Being the boss of Endeavour Morse isn’t an easy task and can even involve a fair amount of stuntwork. Here, actor Roger Allam talks crime, police partnerships…and rooftop fistfights:
So what is DI Fred Thursday’s working relationship like with Endeavour in this new series? Thursday is his tutor, his friend and surrogate father. He wants Endeavour to get on in the police force – he thinks he’s a great presence to have in the police station because he’s not like anyone else. But Endeavour suffers a setback in the first episode, which means that he can’t remain Thursday’s bagman. So there’s an ongoing story about how Thursday tries to get him back, while also still trying to give him a good grounding in solid police work.
Is Endeavour destined to remain an outsider, though? Very much so. He was an outsider at university because he came from a working class background and he’s now an outsider in the police because he seems to be more intellectual than those around him. It’s the key to his character, really.
And will be seeing more sides to Thursday’s character in these new episodes? We see more of Thursday’s family – his wife Win and his two children Joan and Sam. What Thursday has is the warmth of human love and affection that Morse lacks. You also see how Thursday tries to leave all the nastiness and police work at the threshold of the front door, but at one point that family life does come under threat.
Yes, we get to see Thursday himself in jeopardy during episode two – can you tell us what that was like to film? Yes, there’s a rooftop fight! I loved all that. There was a stunt double for a fall, but most of it was me, I have to say. It was fun to do – gruelling because it was pretty cold and we were up there for two days getting the scene, but it’s a really good moment.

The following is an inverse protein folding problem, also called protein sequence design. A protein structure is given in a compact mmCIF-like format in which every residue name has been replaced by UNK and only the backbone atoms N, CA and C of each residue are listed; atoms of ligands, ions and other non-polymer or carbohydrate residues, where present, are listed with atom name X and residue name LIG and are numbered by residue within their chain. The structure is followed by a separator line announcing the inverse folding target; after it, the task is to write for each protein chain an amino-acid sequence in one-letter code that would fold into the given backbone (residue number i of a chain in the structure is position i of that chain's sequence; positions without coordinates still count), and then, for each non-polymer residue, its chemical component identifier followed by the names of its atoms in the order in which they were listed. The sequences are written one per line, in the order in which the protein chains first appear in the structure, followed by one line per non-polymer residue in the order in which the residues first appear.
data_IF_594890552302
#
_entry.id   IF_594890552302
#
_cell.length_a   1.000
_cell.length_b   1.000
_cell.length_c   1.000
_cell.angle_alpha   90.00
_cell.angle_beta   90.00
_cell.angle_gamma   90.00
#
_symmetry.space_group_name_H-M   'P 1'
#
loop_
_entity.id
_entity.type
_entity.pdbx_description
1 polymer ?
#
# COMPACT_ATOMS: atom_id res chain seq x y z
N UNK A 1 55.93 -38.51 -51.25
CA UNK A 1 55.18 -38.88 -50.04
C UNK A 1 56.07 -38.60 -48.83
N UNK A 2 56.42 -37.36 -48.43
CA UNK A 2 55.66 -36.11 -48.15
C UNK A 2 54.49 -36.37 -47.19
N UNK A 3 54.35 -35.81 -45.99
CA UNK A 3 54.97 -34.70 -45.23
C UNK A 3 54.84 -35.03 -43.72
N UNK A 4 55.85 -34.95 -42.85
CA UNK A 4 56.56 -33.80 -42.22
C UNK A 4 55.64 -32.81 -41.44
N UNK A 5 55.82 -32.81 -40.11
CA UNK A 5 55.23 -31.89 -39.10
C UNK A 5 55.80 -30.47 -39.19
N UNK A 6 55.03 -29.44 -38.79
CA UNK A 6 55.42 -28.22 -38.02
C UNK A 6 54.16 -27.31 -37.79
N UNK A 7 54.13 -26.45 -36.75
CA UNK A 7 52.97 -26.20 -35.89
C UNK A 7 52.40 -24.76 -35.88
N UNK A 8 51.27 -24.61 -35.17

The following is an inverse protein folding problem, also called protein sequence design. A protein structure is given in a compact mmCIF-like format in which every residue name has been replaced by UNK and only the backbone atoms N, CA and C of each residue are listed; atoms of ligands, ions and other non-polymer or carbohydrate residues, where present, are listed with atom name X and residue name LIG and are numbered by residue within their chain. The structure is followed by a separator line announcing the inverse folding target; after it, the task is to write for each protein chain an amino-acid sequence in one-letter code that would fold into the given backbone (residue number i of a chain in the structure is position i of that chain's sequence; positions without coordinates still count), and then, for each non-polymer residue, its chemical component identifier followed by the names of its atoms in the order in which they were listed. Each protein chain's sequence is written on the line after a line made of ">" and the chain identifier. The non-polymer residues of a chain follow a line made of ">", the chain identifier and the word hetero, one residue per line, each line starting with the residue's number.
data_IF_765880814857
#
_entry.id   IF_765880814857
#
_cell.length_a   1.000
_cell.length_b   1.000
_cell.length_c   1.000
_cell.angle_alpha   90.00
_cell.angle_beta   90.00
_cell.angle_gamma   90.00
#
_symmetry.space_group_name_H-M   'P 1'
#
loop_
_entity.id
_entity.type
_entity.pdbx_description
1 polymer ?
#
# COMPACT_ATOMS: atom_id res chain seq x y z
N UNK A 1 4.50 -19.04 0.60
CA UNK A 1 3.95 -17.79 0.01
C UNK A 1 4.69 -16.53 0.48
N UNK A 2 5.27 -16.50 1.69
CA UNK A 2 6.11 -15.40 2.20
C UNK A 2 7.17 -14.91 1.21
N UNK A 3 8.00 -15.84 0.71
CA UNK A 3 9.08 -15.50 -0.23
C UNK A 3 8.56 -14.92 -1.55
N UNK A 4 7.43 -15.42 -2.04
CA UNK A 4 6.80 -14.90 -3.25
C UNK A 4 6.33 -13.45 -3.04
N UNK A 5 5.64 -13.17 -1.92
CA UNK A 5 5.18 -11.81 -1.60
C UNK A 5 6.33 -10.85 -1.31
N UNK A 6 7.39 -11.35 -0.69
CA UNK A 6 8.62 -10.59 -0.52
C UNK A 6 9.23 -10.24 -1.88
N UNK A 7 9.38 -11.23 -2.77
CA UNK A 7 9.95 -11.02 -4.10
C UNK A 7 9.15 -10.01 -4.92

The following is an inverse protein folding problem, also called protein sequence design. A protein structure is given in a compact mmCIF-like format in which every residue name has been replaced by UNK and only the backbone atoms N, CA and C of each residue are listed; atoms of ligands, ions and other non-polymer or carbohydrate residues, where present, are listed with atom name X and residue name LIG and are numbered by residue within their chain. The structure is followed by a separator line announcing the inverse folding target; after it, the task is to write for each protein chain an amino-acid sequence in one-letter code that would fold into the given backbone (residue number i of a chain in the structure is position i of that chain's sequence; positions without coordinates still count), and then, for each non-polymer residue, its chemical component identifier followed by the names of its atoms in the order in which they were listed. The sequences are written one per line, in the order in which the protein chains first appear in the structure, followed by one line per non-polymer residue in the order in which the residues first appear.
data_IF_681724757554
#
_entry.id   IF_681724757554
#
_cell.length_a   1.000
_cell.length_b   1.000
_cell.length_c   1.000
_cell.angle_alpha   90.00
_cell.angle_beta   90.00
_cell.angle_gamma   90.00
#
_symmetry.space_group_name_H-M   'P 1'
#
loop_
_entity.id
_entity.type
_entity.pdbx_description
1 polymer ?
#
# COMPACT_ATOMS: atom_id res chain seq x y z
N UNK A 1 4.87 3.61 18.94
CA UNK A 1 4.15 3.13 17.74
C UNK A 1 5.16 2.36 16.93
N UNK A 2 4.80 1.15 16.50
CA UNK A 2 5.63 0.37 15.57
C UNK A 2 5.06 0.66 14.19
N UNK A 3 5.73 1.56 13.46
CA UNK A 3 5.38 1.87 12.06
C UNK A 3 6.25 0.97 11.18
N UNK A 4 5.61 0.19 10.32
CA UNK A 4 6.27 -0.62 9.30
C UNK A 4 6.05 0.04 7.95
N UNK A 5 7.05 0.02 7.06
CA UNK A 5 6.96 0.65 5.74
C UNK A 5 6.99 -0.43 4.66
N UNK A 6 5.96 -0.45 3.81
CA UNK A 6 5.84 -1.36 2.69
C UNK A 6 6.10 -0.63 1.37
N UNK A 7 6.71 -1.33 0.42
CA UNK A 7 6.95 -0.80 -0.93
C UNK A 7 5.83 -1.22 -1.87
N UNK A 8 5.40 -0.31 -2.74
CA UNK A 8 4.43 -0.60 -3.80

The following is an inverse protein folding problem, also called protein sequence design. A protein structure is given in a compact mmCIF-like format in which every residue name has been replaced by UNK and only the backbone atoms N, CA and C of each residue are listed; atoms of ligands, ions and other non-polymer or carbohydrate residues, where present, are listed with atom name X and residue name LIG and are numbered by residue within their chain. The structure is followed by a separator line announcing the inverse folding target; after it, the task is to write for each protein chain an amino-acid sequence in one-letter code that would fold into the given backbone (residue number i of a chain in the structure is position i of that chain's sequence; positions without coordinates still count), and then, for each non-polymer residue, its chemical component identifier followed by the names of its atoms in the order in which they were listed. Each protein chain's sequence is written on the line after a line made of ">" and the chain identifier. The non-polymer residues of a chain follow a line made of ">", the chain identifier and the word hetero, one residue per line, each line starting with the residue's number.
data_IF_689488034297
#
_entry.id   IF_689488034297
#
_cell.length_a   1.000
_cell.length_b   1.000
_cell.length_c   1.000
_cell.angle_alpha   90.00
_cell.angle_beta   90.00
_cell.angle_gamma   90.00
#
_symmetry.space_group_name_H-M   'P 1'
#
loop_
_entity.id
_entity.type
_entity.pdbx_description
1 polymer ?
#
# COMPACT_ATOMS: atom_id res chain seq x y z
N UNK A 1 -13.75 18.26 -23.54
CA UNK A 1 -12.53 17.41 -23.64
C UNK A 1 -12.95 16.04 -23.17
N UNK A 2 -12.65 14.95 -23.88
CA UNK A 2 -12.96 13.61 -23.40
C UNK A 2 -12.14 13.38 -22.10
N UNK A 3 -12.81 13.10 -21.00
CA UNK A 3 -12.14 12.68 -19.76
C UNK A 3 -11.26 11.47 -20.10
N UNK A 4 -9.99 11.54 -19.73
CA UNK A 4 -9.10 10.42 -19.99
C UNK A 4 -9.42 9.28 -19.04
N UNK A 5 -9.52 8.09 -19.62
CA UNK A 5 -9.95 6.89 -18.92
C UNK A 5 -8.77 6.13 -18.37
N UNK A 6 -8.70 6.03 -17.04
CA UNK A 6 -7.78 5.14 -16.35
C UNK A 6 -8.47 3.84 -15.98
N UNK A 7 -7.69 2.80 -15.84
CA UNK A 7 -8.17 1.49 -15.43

What do you think works so well about the police partnership of Thursday and Endeavour? It’s the classic set-up – two men, one older and one younger. One a tutor and a father to the other, but also learning from the younger man. I think crime dramas in general are so successful because they allow us to look at many of the terrible things that people do to each other for often quite surprising reasons. So there’s a vicarious pleasure that comes with that, but also in seeing the efforts of the detectives who attempt to solve the crime. It’s important that we witness people trying to make things better. And if we have a detective who’s also troubled, sensitive and has his own cross to bear, then it makes the whole thing more complex and interesting.
How important is the period setting to the series? Well, with the 1960s, there was this sense of a new beginning thanks to Wilson’s “white heat of technology” speech and the getting rid of the old Conservative aristocracy. But you also had the past being kept alive by the arguments of what people fought for in the Second World War. So you’ve got quite a complex make-up there, which we’re trying to represent in the series. It’s certainly not misty-eyed about that decade. You get a hint of the “Swinging Sixties” through what we see of student life, but the stories do have this slightly edgy, downbeat feel.
And is there the possibility of further series of Endeavour following this one? Yes, there is an option for another series and I’d be extremely open to do it. I think the plan would be to film in the autumn if it were to go ahead.